Area of a regular polygon  derivation
This page describes how to derive the formula for the
area of a regular polygon
by breaking it down into a set of n isosceles triangles, where n is the number of sides.
As shown below, a regular polygon can be broken down into a set of congruent isosceles triangles. In this case the hexagon has six of them.
If we can calculate the area of one of the triangles we can multiply by n to find the total area of the polygon.
Given the side length s
If we look at one of the triangles and draw a line from the apex to the midpoint of the base it will form a right angle.
Let the length of this line be h. The base of the triangle is s, the side length of the polygon.
The whole angle at the apex is dependent on the number of sides n:
So the angle t is half that, which simplifies to
We know that the tan of an angle is opposite side over adjacent side, so
Rearranging to solve for h:
The area of any triangle is half the base times height, so
Which simplifies to
Finally since have n triangles, multiply by n:
Given the radius r
The radius of a regular polygon is the distance from the center to any vertex.
In the figure below the leg of the isosceles triangle is a radius r of the polygon.
We add a perpendicular h from the apex to the base. In this case, let t be the whole angle at the apex.
From the figure we see that
The area of any triangle is half the base times height, and since x is already half the base:
Substituting x,h:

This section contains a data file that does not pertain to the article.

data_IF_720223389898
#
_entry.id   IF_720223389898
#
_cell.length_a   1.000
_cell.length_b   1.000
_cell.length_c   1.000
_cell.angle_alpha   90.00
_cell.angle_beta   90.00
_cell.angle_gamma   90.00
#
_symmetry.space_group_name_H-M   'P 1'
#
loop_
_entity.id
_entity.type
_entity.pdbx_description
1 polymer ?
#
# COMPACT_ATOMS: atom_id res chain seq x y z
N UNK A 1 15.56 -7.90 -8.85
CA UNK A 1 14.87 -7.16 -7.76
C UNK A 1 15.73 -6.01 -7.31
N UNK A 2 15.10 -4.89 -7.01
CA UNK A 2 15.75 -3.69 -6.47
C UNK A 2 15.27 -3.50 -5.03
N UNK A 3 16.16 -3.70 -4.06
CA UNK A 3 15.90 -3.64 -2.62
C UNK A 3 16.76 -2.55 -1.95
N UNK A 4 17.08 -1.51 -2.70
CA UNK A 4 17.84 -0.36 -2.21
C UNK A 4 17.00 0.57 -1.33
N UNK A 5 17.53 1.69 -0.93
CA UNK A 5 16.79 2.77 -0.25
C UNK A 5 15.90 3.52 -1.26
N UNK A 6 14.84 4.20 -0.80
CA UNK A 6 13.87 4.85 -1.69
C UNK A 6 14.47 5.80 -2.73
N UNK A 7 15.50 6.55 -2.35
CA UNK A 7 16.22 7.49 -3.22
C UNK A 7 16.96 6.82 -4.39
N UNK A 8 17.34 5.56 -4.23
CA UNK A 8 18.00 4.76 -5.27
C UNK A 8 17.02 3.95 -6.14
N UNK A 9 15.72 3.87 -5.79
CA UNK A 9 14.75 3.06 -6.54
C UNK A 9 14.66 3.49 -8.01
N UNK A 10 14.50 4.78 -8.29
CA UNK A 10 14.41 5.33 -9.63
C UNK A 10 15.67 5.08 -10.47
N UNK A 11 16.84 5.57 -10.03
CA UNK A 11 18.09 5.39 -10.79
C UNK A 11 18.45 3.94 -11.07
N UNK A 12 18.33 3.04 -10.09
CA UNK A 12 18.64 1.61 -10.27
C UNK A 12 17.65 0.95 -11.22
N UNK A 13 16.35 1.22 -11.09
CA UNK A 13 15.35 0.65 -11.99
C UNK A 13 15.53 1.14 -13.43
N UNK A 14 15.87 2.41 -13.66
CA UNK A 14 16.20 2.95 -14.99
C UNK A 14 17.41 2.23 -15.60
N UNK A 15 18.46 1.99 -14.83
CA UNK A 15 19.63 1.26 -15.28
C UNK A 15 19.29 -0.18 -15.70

Using the double angle 1 trig identity we get
The whole angle 2t at the apex is dependent on the number of sides: n
Substituting this for 2t:
Finally, there are n triangles in the polygon so
Given the apothem a
The apothem of a regular polygon is a line from the center to the midpoint of a side, which it meets at right angles.
In the figure below, the apothem is labelled a.
The whole angle at the apex is dependent on the number of sides n:
So the angle t is half that, which simplifies to
We know that the tan of an angle is opposite side over adjacent side, so
Transposing we solve this for s
The area of any triangle is half the base times height, so
Which simplifies to
Finally since have n triangles, multiply by n:
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Other polygon topics
General
Types of polygon
Area of various polygon types
Perimeter of various polygon types
Angles associated with polygons
Named polygons
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